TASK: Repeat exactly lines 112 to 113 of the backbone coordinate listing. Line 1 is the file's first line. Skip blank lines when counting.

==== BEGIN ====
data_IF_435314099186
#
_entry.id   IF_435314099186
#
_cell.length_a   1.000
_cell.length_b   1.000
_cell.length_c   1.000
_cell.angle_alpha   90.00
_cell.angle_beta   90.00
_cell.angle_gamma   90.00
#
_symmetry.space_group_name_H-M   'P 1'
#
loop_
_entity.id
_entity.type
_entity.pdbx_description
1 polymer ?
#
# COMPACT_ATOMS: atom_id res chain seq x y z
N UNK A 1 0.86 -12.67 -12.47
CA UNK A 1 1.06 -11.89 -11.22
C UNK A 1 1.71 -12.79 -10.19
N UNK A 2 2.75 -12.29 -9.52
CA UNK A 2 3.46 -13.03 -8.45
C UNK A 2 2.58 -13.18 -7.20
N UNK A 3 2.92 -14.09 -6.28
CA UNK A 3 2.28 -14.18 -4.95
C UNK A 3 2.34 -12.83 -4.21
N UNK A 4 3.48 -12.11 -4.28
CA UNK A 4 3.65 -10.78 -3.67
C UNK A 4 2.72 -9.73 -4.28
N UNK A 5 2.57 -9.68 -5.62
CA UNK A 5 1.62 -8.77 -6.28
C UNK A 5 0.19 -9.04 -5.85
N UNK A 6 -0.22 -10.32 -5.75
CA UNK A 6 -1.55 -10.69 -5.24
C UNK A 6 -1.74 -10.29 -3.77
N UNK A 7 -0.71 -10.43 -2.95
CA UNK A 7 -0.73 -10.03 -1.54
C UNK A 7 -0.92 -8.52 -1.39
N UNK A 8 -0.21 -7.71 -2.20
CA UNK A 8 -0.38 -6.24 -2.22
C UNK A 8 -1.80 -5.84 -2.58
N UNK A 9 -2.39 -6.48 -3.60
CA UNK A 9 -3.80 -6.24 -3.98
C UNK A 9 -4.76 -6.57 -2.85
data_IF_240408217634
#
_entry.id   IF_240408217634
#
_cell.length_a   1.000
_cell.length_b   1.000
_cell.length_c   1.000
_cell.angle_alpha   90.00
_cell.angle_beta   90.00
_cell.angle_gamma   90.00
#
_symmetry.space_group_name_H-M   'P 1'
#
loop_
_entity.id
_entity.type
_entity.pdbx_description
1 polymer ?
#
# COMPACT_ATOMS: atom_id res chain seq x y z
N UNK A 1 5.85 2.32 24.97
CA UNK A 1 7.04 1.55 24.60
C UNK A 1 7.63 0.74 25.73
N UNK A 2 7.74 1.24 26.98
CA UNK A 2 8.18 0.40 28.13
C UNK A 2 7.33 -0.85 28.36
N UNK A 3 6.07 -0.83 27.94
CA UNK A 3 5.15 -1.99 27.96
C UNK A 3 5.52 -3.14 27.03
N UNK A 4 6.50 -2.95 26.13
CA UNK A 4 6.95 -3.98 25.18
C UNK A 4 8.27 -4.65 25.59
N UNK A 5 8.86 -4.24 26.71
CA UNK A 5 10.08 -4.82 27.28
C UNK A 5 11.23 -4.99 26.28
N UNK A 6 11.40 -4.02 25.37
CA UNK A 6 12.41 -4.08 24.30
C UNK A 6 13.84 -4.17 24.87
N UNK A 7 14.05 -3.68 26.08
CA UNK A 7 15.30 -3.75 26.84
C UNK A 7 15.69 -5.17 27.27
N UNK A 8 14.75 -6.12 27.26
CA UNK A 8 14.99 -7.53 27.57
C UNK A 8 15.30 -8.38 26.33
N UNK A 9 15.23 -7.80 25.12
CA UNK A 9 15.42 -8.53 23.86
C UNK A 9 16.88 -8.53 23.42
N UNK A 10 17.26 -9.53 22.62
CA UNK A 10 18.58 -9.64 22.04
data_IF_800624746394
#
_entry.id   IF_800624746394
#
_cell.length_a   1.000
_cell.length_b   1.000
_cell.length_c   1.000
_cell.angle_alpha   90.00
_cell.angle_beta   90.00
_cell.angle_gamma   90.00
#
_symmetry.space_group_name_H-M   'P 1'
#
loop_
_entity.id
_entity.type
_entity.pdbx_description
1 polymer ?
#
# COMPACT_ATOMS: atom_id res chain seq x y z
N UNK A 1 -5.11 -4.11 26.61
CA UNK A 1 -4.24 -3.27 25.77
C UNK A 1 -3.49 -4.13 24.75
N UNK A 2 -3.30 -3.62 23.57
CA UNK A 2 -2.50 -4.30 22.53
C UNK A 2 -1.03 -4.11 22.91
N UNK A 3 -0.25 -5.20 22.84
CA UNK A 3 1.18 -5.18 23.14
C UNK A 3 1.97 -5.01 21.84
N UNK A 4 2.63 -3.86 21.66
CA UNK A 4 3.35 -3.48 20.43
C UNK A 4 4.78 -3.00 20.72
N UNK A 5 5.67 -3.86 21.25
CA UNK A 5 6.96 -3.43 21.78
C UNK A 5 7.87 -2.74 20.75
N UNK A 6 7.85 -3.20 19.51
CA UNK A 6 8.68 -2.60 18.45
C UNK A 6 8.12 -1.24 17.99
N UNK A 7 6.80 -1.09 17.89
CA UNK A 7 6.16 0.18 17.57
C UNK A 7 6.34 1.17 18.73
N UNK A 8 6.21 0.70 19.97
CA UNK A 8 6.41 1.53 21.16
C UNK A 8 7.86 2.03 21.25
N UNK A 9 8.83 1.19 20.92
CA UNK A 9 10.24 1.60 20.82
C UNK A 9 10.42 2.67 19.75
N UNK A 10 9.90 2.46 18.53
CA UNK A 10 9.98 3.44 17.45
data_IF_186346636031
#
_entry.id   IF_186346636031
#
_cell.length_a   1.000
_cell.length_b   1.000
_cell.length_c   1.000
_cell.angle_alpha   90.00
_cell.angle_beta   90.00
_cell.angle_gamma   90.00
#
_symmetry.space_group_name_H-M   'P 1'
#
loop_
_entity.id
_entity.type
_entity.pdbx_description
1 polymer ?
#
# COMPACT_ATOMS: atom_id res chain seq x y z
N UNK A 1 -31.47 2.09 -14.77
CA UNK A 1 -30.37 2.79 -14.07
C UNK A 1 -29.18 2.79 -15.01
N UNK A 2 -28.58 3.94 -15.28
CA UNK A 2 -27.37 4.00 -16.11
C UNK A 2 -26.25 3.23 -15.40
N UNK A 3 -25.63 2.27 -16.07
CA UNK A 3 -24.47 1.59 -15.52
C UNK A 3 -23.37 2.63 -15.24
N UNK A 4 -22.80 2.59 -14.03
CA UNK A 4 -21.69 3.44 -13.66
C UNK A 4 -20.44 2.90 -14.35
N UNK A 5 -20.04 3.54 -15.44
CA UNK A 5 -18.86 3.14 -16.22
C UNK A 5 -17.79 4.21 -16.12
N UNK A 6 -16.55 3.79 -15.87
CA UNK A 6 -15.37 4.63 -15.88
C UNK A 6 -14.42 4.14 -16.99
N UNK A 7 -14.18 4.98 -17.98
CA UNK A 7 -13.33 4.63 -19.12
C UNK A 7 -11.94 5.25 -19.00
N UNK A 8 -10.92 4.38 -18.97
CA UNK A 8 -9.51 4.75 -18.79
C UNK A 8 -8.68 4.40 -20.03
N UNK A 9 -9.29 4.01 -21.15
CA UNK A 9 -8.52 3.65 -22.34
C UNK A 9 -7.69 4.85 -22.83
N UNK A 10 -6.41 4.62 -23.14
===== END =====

_entity.type
_entity.pdbx_description